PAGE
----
Attraction is a part of the social game we humans play. In the animal world, finding a mate is based on instinct but we have more choice in the matter. Still, there are many processes that our body goes through when trying to find a mate. As humans we rely on body language and verbal clues as signs of attraction. These signs help to attract potential mates. They trigger the areas of the brain that control impulses such as sexual drive, feelings of desire, and the need for reproduction. All of our senses, such as sight, touch, taste, and smell are controlled by the brain.
One of the key elements that stimulates our brains in order to attract a mate is a
hormone known as pheromones. These hormones are found all throughout the animal world and help to influence sexual behavior. Humans are no exception. Everyone, both men and women, create pheromones to some degree (some more than others). So what are pheromones? How are they produced? Is there a difference between male and female pheromones.?
What Are Pheromones
Pheromones are invisible, odorless chemicals that are secreted through our skin with sweat and other bodily fluids. The purpose of pheromones is to induce either a biological or behavioral response in other people. Mammals and other animals have long been known to secrete pheromones as natural sexual attractants. Pheromones can cause such things as aggression or the desire to mate in most animals. They have also been known to change the hormone levels in others. These behavior-altering hormones are the driving force behind all sexual attraction, even those in humans. Pheromones can influence who we find attractive. Both men and women emanate pheromones into the air and it is that, more than their looks or what they say, which attracts those of the opposite sex.
For the longest time scientist thought that pheromones were only found in animals because humans were too advanced to rely on such a basic instinctual method of attracting a mate. But research throughout the years has since proven that theory wrong. Mammals, which includes any warm-blooded animal that has fur and gives birth to live young rather than laying eggs, have a special structure inside of their nose called the vomeronasal organ ( or VNO). This is a small bulbous organ with lots of blood vessels and is highyl sensitive to smells. The human nose has a VNO but it doesn’t exist in the same functional form as other mammals. In fact, sensing of human pheromones occurs well below the level of human consciousness. Signals that pheromones are being released are subconsciously picked up and then sent to the hypothalamus region of the brain. Most of the time, humans are not even aware that pheromones are being released.
How Are Male And Female Pheromones Different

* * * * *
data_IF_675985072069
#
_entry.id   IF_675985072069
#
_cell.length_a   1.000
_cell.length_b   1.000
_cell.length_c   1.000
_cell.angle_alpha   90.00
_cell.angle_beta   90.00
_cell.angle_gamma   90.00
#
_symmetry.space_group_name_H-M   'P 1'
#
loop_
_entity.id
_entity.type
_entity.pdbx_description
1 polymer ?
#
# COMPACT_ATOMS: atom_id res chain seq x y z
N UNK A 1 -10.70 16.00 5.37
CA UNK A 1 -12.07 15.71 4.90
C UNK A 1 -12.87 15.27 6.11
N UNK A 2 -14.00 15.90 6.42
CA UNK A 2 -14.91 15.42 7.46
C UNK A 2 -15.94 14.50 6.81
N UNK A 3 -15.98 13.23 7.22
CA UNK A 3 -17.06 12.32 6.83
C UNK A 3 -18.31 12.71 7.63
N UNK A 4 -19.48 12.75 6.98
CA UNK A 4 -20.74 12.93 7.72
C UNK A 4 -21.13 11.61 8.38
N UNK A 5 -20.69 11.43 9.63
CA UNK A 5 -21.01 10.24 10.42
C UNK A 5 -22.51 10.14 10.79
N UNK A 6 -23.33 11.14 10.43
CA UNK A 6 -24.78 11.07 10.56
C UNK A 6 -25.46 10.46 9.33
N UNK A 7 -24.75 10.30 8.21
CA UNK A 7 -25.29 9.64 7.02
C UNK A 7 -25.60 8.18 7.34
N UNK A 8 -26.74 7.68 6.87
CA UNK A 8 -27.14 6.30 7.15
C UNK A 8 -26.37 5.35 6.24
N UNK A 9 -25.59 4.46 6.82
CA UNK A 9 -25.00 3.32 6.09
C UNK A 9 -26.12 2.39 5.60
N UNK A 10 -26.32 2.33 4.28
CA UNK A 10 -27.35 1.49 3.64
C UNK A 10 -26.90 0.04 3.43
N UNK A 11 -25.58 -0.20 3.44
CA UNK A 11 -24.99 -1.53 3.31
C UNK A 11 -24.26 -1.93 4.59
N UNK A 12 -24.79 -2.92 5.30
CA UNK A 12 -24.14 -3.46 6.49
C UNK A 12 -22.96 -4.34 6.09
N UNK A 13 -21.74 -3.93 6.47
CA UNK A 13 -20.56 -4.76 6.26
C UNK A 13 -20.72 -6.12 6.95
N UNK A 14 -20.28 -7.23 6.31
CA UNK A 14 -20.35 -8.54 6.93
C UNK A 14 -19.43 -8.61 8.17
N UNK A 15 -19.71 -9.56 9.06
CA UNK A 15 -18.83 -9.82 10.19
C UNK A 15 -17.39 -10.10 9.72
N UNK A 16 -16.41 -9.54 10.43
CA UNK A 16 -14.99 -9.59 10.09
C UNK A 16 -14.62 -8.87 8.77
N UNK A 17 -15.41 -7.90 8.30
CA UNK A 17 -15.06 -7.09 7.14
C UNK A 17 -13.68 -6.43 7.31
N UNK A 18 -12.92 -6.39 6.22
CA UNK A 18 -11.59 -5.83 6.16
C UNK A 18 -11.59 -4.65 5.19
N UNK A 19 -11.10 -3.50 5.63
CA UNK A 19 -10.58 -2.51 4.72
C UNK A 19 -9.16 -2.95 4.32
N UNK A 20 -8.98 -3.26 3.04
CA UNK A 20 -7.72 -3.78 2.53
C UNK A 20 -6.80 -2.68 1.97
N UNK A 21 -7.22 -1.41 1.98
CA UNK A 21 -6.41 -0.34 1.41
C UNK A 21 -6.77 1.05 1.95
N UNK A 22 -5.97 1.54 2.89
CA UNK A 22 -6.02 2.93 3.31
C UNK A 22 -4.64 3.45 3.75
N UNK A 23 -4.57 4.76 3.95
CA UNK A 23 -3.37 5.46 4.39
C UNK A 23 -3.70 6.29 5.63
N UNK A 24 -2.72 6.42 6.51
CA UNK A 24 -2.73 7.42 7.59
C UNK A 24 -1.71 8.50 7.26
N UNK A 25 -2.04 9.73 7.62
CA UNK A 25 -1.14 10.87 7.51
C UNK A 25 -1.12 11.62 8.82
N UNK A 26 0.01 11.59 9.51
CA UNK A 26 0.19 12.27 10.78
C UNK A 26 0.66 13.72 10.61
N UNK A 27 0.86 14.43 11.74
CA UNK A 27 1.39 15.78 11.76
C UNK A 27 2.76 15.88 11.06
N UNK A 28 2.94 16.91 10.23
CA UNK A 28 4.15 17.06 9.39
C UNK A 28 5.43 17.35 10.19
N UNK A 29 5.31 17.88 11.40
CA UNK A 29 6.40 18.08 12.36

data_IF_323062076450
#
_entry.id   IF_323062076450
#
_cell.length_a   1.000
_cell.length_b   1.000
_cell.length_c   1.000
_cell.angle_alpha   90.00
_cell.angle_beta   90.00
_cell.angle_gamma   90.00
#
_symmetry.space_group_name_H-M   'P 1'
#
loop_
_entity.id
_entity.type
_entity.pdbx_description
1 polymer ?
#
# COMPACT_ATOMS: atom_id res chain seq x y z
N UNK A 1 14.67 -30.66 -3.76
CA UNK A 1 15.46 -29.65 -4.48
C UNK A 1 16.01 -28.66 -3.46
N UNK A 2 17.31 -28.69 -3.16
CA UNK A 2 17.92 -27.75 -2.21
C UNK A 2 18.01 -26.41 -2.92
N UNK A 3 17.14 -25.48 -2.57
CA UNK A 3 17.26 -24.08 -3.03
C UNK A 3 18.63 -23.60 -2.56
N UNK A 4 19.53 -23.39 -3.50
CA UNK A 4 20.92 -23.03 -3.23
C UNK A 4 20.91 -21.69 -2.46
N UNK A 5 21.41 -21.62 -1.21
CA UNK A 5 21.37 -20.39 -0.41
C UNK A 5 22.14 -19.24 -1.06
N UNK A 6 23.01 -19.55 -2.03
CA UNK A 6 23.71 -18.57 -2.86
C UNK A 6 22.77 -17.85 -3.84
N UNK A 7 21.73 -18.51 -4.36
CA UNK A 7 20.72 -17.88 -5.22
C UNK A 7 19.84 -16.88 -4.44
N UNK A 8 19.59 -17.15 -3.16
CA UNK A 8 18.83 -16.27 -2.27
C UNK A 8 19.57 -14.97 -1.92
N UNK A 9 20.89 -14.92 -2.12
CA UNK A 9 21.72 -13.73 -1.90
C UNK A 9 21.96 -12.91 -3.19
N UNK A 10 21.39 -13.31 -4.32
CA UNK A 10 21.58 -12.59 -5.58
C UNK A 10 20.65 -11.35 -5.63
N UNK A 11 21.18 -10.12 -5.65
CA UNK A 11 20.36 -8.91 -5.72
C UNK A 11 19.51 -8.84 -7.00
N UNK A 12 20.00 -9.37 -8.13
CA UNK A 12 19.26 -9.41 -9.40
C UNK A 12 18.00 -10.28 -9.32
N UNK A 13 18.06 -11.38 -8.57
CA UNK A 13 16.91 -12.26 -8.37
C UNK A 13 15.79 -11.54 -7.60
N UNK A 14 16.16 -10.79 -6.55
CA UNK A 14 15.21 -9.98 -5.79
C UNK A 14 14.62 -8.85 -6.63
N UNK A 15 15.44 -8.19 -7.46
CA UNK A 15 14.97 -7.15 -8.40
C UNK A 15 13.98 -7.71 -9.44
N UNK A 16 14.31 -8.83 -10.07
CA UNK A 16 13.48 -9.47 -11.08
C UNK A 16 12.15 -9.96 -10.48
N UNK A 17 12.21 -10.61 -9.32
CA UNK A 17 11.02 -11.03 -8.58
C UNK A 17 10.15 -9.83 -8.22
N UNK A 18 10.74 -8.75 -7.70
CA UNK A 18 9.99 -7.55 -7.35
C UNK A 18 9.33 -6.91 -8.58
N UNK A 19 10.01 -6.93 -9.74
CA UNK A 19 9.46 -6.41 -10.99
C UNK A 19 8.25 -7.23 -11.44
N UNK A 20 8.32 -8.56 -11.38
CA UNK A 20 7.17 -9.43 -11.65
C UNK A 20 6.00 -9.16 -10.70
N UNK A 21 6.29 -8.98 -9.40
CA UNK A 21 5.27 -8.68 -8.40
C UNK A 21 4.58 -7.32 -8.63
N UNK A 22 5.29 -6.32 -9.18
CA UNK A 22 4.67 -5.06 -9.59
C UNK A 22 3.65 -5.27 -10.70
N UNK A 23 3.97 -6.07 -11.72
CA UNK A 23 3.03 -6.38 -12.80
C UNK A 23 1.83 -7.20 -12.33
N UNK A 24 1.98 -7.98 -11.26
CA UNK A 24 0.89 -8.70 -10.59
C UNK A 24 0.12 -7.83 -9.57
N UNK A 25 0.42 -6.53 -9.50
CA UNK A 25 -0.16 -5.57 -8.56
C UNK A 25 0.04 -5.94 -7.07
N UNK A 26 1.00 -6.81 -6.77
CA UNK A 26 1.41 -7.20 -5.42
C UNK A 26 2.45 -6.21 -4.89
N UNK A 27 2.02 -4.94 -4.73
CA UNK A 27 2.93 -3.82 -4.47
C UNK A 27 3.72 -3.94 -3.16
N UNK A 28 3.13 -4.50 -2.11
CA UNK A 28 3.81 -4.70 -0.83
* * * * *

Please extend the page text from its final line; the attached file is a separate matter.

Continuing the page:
Men and women both have pheromones. However, the chemicals in each gender are different. There are two main chemicals which are different: androstenone and copulin. It is these two chemicals which the brain processes unconsciously which causes a physiological and behavioral change in others. Unfortunately, even after extensive research, not too much is known about these particular pheromones
The chemical androstenone is the primary pheromone found only in men. It is responsible for increasing the ‘animal attractiveness’ of a man as well as bringing about an increase in the luteinizing hormone (or LH) in a woman. The increase in a woman’s LH will cause a woman to have a heightened sexual response to a man.
For the other gender, the chemical copulin has been identified as the primary female pheromone. When copulin is secreted into the area around a woman, it brings about a surge of testosterone in men. The end result is that a man will have a heightened sexual response to a woman.
The existence of a functioning specialized pheromone organ in humans has been widely debated, and the role of pheromones in human behavior has yet to be clearly understood. In humans, pheromones are activated at puberty. Pheromones not only affect feelings of attraction and desire, they also seem to affect people’s general impressions and assessments. People with high levels of pheromones have more attention paid to them and are generally well-liked by members of the opposite sex.
Small can be a powerful tool in humans. A smell can trigger a memory that has been long forgotten. Likewise, a smell can trigger attraction (why do you think people wera perfumes and colognes). There has been recent evidence produced that shows that humans are likely to have an unconscious pheromone-sensing nose to match the conscious odor-detecting nose. What is more is that research has shown that certain male and female steroids activate different parts of the human brain depending not just on the smeller’s sex but also on the smeller’s sexual orientation. These circuits in the brain that are responsible for the detection of pheromones work along the same paths that control mood and motivation. Pheromones may also be responsible in how our brain functions intellectually. As we get older, our olfactory senses decline. This may be linked to why, as we age, our sexual drive also declines. Our nose simply is not capable of detecting the odorless scent of pheromones. All of this study is still ongoing but maybe one day science will be able to fully understand the link between pheromones and attraction.